Tuesday, April 17, 2018

John Brown Day Set for May 5th at Lake Placid

The annual John Brown Day has been set for Saturday, May 5th at 2 pm at the John Brown Farm in Lake Placid. Environmental advocate Jen Kretser, criminal justice reformer Soffiyah Elijah and poet Martín Espada are set to receive Spirit of John Brown Freedom Awards.

The annual event, which is organized by North Country-based human rights and freedom education project John Brown Lives!, is free and open to the public. A reception will be held at the Olympic Jumping Complex at 5 pm following the event; tickets for the reception are $30 and include a drink.

The Spirit of John Brown Freedom Award honors women and men whose work invokes the passion and conviction of the 19th-century abolitionist who dedicated his life to the cause of liberation for enslaved African-Americans. The award celebrates leaders and innovators in civil and human rights whose courage, creativity, and commitment are models for others to follow.

Jen Kretser is director of programs and the Youth Climate Program at The Wild Center in Tupper Lake. There, she has led an effort to provide teens the tools they need to reduce or mitigate the impacts of climate change in their own communities. Using The Wild Center’s Adirondack Youth Climate Summit as a model, Kretser has helped young people around the U.S. and the world develop carbon reduction plans for their high school and university campuses. Kretser received the Environmental Protection Agency’s Environmental Champion Award in 2015, and the Youth Climate Program has been recognized by President Barack Obama and the United Nations.

Martín Espada, called “the Latino poet of his generation,” has published nearly 20 books as a poet, essayist and translator; his latest is Vivas to Those Who Have Failed (Norton, 2016). Throughout, his work has striven to give a voice to marginalized groups, such as immigrants and the working class. He has received the Shelley Memorial Award, the Robert Creeley Award, the National Hispanic Cultural Center Literary Award, an American Book Award, the PEN/Revson Fellowship and a Guggenheim Fellowship, and was a finalist for the Pulitzer Prize. Formerly a tenant lawyer in Boston’s Latino community, Espada is a professor of English at the University of Massachusetts Amherst.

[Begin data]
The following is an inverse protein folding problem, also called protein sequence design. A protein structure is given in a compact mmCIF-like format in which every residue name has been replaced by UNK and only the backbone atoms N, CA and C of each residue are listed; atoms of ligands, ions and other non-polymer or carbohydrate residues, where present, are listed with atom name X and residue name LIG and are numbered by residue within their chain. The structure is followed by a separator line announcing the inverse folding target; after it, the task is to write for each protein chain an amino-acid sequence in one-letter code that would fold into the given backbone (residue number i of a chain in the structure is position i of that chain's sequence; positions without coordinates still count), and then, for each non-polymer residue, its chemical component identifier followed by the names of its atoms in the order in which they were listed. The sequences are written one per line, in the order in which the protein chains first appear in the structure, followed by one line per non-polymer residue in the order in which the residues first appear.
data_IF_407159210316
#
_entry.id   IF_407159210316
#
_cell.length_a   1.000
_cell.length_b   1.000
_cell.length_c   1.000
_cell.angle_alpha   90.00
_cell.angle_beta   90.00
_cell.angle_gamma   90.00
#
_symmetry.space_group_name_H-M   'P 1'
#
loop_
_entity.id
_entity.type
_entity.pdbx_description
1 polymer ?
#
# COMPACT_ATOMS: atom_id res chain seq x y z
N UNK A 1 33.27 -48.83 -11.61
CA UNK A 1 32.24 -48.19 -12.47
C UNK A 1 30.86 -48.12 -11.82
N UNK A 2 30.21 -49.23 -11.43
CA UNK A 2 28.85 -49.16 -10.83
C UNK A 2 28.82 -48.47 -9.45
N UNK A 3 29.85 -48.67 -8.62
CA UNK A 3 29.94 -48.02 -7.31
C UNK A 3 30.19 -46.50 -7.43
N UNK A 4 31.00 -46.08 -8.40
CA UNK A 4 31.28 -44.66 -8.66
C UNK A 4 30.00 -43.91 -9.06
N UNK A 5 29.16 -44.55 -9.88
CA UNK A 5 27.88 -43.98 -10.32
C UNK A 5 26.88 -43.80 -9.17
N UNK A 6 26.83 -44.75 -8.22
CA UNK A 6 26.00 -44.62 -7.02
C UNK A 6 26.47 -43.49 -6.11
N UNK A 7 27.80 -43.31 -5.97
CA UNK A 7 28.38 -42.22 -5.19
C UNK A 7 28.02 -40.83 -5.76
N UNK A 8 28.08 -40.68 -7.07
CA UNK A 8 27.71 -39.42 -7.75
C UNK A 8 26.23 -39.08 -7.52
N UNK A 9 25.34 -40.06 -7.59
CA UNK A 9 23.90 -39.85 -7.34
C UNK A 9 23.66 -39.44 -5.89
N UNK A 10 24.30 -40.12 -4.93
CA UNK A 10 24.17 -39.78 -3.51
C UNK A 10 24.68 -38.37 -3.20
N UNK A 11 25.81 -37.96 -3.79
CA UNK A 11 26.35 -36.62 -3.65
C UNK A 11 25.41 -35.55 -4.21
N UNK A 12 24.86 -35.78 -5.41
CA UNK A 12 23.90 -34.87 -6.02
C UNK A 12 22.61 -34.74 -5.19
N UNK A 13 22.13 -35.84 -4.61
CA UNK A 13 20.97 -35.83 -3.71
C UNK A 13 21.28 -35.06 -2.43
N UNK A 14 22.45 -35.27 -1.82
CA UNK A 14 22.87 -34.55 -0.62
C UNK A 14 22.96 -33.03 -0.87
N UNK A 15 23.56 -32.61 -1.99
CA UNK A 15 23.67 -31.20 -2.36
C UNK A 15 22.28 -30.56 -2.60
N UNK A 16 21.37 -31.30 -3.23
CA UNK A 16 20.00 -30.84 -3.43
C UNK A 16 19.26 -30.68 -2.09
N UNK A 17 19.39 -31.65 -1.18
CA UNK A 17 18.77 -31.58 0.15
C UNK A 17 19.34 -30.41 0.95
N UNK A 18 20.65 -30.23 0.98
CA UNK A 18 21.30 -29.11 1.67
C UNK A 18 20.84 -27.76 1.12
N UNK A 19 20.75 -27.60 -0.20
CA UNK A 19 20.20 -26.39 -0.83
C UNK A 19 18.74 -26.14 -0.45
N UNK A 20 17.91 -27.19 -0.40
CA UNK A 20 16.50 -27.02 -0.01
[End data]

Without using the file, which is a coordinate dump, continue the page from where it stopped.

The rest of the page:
Soffiyah Elijah is executive director of the Alliance of Families for Justice, a group she began to stir change in the nation’s mass incarceration policies by empowering the formerly incarcerated and their families. The group provides counseling to help the formerly incarcerated re-enter society, provides legal referrals to individuals whose human rights have been violated in prison and leads voter registration drives, among other efforts. In her 35-year career, Elijah has been a criminal justice attorney and the first black woman to serve as executive director of the Correctional Association of New York, a 174-year-old organization that advocates reforms in the criminal justice system.

Past recipients of the award have included actor and activist Danny Glover; Aaron Mair, past president of the Sierra Club; and civil rights leader Alice Green, among others.